I mean, we still use Scared Straightprograms in our juvenile justice system. You walk into any [juvenile justice]program anywhere in the country and there’s bound to be some project, someprogram, that is based on the logic of Scared Straight despite decades andmountains of evidence that shows that Scared Straight programs don’t work andactually might even be counterproductive.

Effectiveness is a tricky thing.

But is there something toexperiencing transformative moments?

We have to be careful about assumingthat people, after the fact, when they look back, are identifying thesecritical moments. Interviewing people who have left not through a program butusually though some naturally occurring set of events, I find that it seemslike it’s a very gradual process. They’re experiencing doubts at various pointsalong the way. They have a lot of personal dissatisfaction with the things thatare happening while they are involved.

But it is possible?

Yes. The movement’s not reallyfulfilling their needs the way that they thought. They had these expectationsgoing in, and then their expectations really aren’t being met. It’s a learning curve,really.

At some point you get to where yourealize, “Oh, wait a second, now I’m kind of banging my head against the wall.I was hoping that I was going to have this brotherhood, and there was going tobe excitement and all these things. I was going to be fighting for this cause.”Then, at some point in time, they realize they’re going to wind up dead or inprison. Enough of those things pile up and they’re like, “This doesn’t makemuch sense to continue.”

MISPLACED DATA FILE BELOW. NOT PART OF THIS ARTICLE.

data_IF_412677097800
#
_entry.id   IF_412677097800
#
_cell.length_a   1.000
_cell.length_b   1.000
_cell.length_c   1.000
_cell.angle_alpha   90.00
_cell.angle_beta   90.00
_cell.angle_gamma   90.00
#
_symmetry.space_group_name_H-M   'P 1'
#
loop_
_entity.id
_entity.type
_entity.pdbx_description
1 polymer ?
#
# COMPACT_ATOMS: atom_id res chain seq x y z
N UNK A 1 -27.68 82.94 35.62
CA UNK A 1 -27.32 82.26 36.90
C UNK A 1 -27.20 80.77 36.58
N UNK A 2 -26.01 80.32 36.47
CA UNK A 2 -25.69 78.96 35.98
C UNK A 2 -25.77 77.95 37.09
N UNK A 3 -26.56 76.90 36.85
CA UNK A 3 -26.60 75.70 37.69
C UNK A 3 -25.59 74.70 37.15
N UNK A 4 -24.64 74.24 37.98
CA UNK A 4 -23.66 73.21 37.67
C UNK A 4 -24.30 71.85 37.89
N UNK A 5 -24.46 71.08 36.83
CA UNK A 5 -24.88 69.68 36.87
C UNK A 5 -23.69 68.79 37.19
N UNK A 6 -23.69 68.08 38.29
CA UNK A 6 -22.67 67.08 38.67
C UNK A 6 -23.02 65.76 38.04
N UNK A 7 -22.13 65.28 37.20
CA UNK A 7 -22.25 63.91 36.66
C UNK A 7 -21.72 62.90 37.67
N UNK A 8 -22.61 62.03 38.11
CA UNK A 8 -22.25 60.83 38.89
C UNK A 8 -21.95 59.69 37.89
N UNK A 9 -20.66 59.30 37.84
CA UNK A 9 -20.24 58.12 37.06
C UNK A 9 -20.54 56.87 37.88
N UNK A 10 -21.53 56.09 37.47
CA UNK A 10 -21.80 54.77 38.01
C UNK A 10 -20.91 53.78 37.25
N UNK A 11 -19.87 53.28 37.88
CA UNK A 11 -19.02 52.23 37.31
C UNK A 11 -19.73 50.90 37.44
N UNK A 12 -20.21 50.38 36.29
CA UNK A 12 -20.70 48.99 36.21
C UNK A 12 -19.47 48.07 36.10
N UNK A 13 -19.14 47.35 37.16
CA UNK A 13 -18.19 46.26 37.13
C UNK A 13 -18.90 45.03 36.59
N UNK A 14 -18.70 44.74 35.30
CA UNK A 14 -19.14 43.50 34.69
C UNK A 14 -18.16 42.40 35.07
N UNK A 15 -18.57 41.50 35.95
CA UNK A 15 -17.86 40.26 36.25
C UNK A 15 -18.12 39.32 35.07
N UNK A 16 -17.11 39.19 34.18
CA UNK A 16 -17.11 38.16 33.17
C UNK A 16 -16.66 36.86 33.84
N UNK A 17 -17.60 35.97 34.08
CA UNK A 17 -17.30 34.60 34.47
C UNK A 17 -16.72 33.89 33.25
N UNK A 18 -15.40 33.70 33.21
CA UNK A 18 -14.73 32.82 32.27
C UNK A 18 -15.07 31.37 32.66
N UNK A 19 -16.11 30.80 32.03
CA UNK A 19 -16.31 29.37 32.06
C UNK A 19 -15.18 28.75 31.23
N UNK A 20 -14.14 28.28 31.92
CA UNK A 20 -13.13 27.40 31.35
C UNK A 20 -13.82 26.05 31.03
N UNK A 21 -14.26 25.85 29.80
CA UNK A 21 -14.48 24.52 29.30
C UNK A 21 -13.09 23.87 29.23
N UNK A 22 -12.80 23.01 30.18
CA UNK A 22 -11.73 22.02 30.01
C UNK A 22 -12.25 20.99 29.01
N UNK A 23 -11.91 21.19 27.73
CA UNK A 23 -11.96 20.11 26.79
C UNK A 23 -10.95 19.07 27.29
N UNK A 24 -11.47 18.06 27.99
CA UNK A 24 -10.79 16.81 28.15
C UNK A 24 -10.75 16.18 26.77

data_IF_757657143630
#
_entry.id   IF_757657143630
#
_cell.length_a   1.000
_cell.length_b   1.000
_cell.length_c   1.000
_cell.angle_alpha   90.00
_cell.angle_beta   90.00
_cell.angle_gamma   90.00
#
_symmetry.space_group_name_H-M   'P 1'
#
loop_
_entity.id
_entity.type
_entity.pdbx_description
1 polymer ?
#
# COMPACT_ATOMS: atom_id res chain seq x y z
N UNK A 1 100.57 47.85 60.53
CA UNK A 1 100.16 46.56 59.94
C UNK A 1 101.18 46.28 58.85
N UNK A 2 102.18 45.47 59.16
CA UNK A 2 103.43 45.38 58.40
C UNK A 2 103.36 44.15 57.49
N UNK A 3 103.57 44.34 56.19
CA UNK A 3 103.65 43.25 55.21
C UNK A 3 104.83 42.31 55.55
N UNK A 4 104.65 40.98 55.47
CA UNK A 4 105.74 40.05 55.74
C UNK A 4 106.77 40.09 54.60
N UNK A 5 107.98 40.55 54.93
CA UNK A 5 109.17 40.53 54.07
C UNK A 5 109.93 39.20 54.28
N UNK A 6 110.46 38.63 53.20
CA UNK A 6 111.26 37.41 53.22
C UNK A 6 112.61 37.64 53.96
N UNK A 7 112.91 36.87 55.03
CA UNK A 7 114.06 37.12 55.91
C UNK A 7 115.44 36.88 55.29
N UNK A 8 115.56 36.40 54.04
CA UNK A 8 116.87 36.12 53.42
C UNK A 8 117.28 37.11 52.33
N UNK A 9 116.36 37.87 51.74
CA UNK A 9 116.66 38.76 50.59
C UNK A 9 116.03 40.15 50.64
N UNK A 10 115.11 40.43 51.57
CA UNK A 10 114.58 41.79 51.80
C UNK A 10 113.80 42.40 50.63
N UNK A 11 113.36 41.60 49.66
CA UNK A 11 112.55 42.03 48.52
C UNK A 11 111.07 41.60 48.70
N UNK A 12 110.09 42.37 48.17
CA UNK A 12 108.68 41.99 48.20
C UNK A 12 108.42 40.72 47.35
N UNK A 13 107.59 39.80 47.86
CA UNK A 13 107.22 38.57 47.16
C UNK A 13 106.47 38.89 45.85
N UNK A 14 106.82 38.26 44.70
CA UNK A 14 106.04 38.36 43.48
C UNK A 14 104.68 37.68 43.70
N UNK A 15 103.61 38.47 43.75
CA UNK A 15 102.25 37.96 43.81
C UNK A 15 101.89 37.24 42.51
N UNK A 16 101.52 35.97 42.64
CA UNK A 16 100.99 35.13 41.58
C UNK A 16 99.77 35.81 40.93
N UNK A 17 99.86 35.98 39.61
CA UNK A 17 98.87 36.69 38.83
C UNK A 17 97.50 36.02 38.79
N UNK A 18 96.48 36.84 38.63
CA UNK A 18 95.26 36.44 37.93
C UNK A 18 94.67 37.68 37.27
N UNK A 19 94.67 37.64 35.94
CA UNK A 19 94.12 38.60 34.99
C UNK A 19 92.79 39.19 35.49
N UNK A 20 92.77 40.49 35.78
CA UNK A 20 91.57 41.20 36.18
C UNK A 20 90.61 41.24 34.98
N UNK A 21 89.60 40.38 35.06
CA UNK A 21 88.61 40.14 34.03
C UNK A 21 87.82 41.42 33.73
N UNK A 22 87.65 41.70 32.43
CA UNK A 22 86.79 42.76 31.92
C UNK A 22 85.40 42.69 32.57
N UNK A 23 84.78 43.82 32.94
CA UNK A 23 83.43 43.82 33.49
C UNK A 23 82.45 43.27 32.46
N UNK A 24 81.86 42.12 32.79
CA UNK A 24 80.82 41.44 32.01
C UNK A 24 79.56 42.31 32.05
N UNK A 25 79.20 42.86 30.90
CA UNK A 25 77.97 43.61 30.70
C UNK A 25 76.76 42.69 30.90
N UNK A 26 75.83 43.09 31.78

So what’s your conclusion aboutexit programs?

Everything always has to beconsidered part of a larger toolbox. There’s never any program that’s evergoing to be your catchall. But I think it is an important tool in the toolbox.We just don’t know which way to exactly formulate the tool. I think havingprograms that try and address these issues is critical, but we have to figureout how to best do that.